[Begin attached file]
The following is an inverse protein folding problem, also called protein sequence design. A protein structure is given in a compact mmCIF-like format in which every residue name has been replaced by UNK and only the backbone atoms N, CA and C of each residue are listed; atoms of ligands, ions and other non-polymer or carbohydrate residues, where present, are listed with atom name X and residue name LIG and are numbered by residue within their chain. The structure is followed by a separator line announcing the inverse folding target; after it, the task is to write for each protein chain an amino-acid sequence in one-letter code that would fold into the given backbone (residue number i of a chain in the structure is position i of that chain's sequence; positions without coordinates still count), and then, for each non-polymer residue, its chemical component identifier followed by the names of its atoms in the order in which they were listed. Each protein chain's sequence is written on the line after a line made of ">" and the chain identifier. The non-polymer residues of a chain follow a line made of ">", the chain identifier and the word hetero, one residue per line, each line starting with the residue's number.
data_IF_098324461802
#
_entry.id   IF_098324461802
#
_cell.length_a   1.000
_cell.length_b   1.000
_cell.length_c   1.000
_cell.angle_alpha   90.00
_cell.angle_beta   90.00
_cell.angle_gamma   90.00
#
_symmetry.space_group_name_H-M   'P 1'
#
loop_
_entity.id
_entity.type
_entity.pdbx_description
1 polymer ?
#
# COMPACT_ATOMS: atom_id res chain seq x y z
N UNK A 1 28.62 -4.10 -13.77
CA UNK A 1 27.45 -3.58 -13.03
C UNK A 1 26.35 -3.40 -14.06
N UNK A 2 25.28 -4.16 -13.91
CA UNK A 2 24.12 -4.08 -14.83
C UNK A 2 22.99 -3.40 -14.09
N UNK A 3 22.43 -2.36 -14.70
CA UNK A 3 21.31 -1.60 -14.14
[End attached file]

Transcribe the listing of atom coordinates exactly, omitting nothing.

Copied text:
The following is an inverse protein folding problem, also called protein sequence design. A protein structure is given in a compact mmCIF-like format in which every residue name has been replaced by UNK and only the backbone atoms N, CA and C of each residue are listed; atoms of ligands, ions and other non-polymer or carbohydrate residues, where present, are listed with atom name X and residue name LIG and are numbered by residue within their chain. The structure is followed by a separator line announcing the inverse folding target; after it, the task is to write for each protein chain an amino-acid sequence in one-letter code that would fold into the given backbone (residue number i of a chain in the structure is position i of that chain's sequence; positions without coordinates still count), and then, for each non-polymer residue, its chemical component identifier followed by the names of its atoms in the order in which they were listed. Each protein chain's sequence is written on the line after a line made of ">" and the chain identifier. The non-polymer residues of a chain follow a line made of ">", the chain identifier and the word hetero, one residue per line, each line starting with the residue's number.
data_IF_098324461802
#
_entry.id   IF_098324461802
#
_cell.length_a   1.000
_cell.length_b   1.000
_cell.length_c   1.000
_cell.angle_alpha   90.00
_cell.angle_beta   90.00
_cell.angle_gamma   90.00
#
_symmetry.space_group_name_H-M   'P 1'
#
loop_
_entity.id
_entity.type
_entity.pdbx_description
1 polymer ?
#
# COMPACT_ATOMS: atom_id res chain seq x y z
N UNK A 1 28.62 -4.10 -13.77
CA UNK A 1 27.45 -3.58 -13.03
C UNK A 1 26.35 -3.40 -14.06
N UNK A 2 25.28 -4.16 -13.91
CA UNK A 2 24.12 -4.08 -14.83
C UNK A 2 22.99 -3.40 -14.09
N UNK A 3 22.43 -2.36 -14.70
CA UNK A 3 21.31 -1.60 -14.14